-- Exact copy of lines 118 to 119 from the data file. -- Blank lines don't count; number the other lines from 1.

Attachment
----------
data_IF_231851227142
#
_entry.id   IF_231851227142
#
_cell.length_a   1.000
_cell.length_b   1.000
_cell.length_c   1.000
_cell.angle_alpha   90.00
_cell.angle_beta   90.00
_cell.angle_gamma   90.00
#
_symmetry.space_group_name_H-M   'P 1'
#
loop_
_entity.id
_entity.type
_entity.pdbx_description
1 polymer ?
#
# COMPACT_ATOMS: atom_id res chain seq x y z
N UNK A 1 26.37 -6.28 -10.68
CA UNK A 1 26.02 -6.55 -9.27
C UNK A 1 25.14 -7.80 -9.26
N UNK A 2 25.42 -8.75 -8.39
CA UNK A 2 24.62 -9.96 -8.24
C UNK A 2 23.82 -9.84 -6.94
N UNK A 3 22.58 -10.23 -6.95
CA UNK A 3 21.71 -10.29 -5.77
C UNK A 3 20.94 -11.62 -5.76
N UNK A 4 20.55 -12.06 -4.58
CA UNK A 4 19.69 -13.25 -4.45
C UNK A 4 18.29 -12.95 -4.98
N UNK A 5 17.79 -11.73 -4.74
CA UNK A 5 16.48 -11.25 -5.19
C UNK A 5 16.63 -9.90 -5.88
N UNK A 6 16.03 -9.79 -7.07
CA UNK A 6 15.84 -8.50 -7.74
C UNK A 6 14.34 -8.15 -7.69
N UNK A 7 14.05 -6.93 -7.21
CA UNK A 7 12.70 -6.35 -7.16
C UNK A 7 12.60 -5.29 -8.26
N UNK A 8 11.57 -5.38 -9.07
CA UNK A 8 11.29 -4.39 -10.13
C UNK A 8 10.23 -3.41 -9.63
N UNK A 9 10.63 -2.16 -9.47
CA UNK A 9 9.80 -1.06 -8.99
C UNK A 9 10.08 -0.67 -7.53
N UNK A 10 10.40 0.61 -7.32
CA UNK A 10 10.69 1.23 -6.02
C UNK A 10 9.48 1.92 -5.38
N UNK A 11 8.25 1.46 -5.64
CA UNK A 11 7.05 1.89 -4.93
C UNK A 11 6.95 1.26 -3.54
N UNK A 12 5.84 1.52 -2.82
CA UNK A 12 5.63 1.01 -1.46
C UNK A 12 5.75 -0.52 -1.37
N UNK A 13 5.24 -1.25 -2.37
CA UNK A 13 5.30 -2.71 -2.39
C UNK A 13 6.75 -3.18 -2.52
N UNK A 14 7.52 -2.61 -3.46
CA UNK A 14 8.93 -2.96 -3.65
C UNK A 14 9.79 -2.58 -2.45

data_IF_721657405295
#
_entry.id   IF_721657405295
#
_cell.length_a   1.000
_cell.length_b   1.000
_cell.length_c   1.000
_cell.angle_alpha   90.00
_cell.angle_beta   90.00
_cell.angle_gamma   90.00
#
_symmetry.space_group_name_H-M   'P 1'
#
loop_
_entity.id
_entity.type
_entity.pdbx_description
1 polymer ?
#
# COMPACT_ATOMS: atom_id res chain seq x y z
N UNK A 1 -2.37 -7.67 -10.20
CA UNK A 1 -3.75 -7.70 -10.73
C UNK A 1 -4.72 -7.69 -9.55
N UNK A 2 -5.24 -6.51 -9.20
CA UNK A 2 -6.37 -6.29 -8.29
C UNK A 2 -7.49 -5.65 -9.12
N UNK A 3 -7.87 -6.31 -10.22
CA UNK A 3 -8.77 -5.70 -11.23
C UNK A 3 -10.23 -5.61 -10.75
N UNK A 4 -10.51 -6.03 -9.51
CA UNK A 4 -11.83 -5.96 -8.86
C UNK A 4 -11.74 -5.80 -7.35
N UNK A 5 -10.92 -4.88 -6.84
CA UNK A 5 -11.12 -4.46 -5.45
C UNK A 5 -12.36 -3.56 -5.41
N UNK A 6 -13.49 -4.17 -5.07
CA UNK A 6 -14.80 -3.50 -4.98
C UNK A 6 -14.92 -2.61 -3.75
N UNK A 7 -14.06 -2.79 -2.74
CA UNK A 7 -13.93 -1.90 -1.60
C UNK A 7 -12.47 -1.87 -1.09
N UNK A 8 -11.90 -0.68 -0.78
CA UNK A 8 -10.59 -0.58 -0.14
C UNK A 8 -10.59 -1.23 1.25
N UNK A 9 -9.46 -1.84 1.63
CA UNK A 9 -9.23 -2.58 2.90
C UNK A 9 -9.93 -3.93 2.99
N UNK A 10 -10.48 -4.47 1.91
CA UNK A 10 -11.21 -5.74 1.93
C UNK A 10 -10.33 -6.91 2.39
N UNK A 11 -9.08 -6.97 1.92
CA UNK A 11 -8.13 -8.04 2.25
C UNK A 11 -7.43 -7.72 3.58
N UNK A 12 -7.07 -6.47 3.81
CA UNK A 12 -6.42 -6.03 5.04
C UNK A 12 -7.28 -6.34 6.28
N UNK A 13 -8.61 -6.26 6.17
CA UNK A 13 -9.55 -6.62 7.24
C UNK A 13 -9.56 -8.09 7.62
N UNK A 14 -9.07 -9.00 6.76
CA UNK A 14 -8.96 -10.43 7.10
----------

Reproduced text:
C UNK A 12 -7.28 -6.34 6.28
N UNK A 13 -8.61 -6.26 6.17